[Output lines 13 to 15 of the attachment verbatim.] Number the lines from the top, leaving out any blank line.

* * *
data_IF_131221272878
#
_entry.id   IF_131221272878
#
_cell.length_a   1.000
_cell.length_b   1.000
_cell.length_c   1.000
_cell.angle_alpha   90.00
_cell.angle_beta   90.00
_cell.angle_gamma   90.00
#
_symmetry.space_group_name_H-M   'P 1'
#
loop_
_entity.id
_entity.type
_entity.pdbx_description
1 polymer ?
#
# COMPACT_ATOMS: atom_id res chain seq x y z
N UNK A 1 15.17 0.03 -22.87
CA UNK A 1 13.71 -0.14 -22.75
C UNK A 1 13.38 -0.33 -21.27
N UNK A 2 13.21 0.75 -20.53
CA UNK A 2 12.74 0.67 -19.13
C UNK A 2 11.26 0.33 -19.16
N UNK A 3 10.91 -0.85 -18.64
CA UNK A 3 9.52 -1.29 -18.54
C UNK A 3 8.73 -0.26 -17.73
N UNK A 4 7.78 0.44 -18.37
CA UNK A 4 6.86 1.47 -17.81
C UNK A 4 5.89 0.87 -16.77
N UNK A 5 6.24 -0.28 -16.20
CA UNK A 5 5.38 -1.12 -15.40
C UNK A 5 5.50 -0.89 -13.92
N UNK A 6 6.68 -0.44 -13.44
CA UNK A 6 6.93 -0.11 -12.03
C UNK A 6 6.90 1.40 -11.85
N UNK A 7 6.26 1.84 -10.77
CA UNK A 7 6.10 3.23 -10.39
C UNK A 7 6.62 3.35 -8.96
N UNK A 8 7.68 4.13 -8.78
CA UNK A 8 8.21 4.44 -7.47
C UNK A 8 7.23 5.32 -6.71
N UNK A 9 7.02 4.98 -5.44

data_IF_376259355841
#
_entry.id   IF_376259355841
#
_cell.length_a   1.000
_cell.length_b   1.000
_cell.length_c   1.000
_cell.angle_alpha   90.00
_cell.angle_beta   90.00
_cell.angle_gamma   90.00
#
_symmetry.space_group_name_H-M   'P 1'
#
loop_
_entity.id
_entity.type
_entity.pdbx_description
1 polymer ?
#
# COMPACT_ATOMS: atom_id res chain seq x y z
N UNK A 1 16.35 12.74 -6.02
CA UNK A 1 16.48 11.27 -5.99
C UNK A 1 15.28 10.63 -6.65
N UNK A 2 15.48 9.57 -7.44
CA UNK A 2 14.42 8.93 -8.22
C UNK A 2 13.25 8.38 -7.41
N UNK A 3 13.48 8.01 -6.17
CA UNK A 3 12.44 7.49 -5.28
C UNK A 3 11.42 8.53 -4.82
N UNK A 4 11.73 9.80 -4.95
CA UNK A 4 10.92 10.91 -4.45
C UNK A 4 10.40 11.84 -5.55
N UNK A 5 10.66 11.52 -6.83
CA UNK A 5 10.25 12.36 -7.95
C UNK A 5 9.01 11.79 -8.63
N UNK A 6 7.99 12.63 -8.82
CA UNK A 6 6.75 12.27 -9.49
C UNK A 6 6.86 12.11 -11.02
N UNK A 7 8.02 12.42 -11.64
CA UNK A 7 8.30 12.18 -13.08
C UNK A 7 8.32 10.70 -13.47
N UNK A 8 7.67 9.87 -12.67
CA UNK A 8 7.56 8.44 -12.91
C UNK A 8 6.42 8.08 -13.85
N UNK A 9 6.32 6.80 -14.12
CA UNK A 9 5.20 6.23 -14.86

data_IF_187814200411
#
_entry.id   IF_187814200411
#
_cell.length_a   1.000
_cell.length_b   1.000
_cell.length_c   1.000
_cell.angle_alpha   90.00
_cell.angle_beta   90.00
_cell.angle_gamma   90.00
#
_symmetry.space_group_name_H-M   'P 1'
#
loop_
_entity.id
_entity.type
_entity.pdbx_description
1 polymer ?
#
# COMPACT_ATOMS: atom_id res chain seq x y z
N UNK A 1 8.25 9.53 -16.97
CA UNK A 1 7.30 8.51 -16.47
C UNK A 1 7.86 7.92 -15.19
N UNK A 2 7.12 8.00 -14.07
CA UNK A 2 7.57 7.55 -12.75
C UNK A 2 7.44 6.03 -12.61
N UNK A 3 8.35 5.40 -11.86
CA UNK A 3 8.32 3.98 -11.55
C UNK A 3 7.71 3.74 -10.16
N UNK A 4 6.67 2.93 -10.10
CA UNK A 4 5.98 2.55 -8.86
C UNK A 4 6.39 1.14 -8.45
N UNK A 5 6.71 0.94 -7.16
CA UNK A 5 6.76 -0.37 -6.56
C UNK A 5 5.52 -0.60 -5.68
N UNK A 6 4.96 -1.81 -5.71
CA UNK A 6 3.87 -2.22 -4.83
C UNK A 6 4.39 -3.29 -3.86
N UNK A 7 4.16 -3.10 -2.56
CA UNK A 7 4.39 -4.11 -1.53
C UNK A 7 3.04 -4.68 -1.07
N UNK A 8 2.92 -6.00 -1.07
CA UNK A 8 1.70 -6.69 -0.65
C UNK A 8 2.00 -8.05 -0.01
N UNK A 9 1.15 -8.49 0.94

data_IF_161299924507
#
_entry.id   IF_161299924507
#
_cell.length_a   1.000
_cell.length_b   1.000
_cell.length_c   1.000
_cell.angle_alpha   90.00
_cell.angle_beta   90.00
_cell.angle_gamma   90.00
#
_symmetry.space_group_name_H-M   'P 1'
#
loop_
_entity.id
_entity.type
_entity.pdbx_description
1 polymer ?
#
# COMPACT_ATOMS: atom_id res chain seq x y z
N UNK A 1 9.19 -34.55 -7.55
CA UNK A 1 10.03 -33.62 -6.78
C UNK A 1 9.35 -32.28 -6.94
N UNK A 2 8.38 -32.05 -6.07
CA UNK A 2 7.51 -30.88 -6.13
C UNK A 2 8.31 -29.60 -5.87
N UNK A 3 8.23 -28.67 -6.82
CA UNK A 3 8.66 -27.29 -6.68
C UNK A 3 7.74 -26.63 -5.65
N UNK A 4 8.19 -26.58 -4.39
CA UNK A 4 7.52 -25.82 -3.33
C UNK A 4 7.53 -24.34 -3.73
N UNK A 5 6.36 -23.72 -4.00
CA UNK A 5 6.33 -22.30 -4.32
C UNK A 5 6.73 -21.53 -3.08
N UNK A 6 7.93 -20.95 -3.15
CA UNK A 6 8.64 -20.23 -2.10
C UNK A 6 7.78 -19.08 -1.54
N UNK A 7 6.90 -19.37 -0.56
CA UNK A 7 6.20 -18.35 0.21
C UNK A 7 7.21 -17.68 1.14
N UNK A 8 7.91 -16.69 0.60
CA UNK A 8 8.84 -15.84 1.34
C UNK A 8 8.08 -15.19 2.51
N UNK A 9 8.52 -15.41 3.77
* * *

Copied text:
#
loop_
_entity.id